Additional Readings

  • Capra, Fritjof. 1996. The Web of Life: A New Scientific Understanding of Living Systems. New York: Anchor Books.
  • Faber, Jan, and Henk Koppelaar. 1994. "Chaos Theory and Social Science: A Methodological Analysis." Quality & Quantity 28:421-33.
  • Geyer, R. Felix, and Johannes van der Zouwen. 2001. Sociocybernetics: Complexity, Autopoiesis, and Observation of Social Systems. Westport: Greenwood Press.
  • Gregersen, Hal, and Lee Sailer. 1993. "Chaos Theory and Its Implications for Social Science Research." Human Relations 46:777-803.
  • Kiel, L. Douglas, and Euel W. Elliott (Eds.). 1996. Chaos Theory in the Social Sciences: Foundations and Applications. Ann Arbor: University of Michigan Press.
  • Luhmann, Niklas. 1995. Social Systems. Stanford: Stanford University Press.
  • Maturana, Humberto R., and Francisco J. Varela. 1980. Autopoiesis and Cognition: The Realization of the Living. Boston: D. Reidel Pub. Co.
  • Prigogine, Iyla. 1996. "The Laws of Chaos." Review 19:1-9.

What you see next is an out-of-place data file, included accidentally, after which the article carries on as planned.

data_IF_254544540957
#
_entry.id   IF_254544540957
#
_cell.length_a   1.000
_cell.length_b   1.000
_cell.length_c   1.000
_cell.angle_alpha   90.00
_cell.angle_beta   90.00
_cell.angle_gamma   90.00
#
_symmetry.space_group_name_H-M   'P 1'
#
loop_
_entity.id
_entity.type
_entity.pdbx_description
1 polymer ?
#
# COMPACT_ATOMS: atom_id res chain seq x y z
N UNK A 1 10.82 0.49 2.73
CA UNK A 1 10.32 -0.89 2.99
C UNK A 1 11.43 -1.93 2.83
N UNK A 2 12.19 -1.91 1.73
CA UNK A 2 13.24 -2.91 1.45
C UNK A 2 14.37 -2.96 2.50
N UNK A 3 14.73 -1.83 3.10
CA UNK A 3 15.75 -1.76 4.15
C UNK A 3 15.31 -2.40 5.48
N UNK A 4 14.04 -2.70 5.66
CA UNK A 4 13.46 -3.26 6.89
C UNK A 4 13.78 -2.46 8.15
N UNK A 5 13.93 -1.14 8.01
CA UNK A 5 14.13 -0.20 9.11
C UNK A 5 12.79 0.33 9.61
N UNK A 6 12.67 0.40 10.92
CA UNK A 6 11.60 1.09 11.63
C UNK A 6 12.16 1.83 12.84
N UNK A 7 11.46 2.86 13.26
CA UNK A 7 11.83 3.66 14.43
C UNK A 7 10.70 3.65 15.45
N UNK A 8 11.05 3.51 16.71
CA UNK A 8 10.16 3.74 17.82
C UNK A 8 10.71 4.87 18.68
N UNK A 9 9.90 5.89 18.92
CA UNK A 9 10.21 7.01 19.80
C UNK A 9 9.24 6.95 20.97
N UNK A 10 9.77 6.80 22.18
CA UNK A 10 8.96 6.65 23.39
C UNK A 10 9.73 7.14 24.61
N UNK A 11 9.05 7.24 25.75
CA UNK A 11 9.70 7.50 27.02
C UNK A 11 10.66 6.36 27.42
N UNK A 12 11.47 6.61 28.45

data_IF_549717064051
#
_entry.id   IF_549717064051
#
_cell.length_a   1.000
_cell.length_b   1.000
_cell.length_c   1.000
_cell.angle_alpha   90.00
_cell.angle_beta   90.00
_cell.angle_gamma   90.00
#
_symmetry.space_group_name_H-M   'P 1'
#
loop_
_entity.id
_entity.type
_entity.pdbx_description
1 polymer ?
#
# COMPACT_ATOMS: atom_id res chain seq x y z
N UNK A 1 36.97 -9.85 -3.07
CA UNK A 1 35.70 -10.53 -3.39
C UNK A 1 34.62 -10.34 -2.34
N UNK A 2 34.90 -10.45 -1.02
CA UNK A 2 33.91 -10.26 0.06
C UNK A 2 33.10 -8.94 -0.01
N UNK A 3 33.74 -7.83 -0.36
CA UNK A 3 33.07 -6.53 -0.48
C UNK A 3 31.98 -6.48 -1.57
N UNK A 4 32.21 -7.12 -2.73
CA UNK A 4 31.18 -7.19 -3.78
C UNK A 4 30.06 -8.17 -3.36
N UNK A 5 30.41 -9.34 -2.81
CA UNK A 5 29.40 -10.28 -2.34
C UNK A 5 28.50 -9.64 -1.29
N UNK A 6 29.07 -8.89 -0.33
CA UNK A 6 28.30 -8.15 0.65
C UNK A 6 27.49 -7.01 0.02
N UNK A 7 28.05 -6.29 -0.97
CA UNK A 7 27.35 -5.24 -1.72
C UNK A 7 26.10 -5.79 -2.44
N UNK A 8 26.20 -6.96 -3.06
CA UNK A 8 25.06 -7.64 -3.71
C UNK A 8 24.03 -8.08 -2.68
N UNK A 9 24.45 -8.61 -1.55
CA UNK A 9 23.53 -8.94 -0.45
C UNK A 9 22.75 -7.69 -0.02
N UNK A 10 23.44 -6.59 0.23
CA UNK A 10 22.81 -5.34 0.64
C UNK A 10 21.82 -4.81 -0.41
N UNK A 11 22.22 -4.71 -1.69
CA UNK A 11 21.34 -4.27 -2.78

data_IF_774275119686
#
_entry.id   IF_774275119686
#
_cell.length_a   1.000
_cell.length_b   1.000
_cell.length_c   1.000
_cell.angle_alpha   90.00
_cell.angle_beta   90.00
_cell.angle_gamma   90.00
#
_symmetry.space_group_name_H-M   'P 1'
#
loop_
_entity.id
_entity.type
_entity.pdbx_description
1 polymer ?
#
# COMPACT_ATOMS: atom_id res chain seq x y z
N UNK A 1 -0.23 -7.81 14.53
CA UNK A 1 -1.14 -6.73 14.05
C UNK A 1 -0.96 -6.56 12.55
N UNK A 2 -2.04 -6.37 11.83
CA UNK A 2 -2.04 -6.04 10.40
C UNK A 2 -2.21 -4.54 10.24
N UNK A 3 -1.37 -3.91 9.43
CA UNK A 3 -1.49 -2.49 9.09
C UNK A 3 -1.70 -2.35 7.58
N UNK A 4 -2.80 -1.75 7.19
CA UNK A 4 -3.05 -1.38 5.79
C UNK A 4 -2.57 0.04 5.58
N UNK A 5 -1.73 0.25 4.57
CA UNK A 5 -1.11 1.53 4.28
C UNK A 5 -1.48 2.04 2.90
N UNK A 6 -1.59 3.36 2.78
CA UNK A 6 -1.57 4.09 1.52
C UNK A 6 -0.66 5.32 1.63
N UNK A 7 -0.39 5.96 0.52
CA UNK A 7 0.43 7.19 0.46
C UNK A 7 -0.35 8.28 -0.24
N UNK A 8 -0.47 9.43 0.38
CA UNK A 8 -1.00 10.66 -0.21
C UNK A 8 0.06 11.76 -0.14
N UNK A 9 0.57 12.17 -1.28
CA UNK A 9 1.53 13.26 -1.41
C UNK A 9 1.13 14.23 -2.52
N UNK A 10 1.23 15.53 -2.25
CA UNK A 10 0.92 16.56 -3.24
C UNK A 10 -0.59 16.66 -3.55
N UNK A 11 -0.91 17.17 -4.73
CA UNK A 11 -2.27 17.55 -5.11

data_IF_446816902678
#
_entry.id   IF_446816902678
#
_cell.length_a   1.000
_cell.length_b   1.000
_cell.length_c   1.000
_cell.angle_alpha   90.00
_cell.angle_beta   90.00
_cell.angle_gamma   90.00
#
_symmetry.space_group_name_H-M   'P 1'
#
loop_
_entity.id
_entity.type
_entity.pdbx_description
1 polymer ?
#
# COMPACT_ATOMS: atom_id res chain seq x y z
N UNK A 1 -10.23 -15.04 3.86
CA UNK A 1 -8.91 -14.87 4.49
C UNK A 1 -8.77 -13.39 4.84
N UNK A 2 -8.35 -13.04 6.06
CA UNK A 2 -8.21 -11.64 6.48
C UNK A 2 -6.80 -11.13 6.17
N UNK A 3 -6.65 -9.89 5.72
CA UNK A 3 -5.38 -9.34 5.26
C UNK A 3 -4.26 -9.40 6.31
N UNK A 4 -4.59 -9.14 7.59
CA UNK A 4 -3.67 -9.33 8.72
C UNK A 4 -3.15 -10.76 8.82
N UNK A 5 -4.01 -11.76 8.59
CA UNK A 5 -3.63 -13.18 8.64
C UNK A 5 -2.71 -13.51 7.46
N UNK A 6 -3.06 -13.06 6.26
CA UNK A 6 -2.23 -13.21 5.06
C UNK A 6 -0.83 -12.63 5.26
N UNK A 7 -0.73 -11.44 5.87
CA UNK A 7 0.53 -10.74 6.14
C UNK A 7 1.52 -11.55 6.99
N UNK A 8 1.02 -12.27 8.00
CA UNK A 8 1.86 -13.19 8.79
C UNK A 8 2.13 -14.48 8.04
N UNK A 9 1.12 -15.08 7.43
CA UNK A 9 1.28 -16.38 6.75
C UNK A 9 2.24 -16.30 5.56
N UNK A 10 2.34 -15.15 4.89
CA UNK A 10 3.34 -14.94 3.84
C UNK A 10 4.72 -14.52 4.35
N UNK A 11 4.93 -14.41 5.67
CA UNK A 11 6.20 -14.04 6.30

• Straussfogel, Debra. 1997. "A Systems Perspective on World-System Theory." Journal of Geography 96:119-26.
  • Vernadsky, Vladimir I. 1998. The Biosphere. New York: Copernicus.
  • Zeleny, Milan (Ed.). 1980. Autopoiesis, Dissipative Structures, and Spontaneous Social Orders. Boulder: Westview Press.
  • Zeleny, Milan (Ed.). 1981. Autopoiesis, a Theory of Living Organizations. New York: North Holland.

  • There are a couple of readings that would be helpful prerequisites
    • Capra, Fritjof. 1996. The Web of Life: A New Scientific Understanding of Living Systems. New York: Anchor Books.
    • Foster, John Bellamy. 1999. "Marx's Theory of Metabolic Rift: Classical Foundations for Environmental Sociology." American Journal of Sociology 105:366-405.
    • Marx, Karl - selections from Capital, Economic and Philosophic Manuscripts
    • Engels - selections from Dialectics of Nature
2012 Paul Prew. All Rights Reserved. No reproduction or distribution permitted without written permission of the author.